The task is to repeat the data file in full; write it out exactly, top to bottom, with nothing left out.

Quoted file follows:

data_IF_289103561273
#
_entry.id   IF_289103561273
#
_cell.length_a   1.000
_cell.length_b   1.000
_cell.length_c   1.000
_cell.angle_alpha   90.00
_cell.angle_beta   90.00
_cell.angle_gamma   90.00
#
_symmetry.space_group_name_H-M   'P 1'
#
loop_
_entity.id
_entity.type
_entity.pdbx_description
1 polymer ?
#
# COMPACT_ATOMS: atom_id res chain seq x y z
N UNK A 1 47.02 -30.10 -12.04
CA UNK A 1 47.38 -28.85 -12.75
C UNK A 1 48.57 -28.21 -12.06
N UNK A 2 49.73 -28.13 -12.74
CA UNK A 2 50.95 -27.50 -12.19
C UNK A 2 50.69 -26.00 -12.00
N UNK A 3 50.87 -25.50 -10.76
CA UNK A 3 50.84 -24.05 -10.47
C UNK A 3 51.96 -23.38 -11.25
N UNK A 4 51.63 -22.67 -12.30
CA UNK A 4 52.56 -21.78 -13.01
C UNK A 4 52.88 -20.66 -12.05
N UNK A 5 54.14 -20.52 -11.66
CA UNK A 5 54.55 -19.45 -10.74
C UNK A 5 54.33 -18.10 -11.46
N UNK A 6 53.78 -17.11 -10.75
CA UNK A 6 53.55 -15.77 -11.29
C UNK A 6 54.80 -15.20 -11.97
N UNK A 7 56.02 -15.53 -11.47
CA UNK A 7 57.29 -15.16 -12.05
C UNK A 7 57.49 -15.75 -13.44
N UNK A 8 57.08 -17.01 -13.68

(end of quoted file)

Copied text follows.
data_IF_289103561273
#
_entry.id   IF_289103561273
#
_cell.length_a   1.000
_cell.length_b   1.000
_cell.length_c   1.000
_cell.angle_alpha   90.00
_cell.angle_beta   90.00
_cell.angle_gamma   90.00
#
_symmetry.space_group_name_H-M   'P 1'
#
loop_
_entity.id
_entity.type
_entity.pdbx_description
1 polymer ?
#
# COMPACT_ATOMS: atom_id res chain seq x y z
N UNK A 1 47.02 -30.10 -12.04
CA UNK A 1 47.38 -28.85 -12.75
C UNK A 1 48.57 -28.21 -12.06
N UNK A 2 49.73 -28.13 -12.74
CA UNK A 2 50.95 -27.50 -12.19
C UNK A 2 50.69 -26.00 -12.00
N UNK A 3 50.87 -25.50 -10.76
CA UNK A 3 50.84 -24.05 -10.47
C UNK A 3 51.96 -23.38 -11.25
N UNK A 4 51.63 -22.67 -12.30
CA UNK A 4 52.56 -21.78 -13.01
C UNK A 4 52.88 -20.66 -12.05
N UNK A 5 54.14 -20.52 -11.66
CA UNK A 5 54.55 -19.45 -10.74
C UNK A 5 54.33 -18.10 -11.46
N UNK A 6 53.78 -17.11 -10.75
CA UNK A 6 53.55 -15.77 -11.29
C UNK A 6 54.80 -15.20 -11.97
N UNK A 7 56.02 -15.53 -11.47
CA UNK A 7 57.29 -15.16 -12.05
C UNK A 7 57.49 -15.75 -13.44
N UNK A 8 57.08 -17.01 -13.68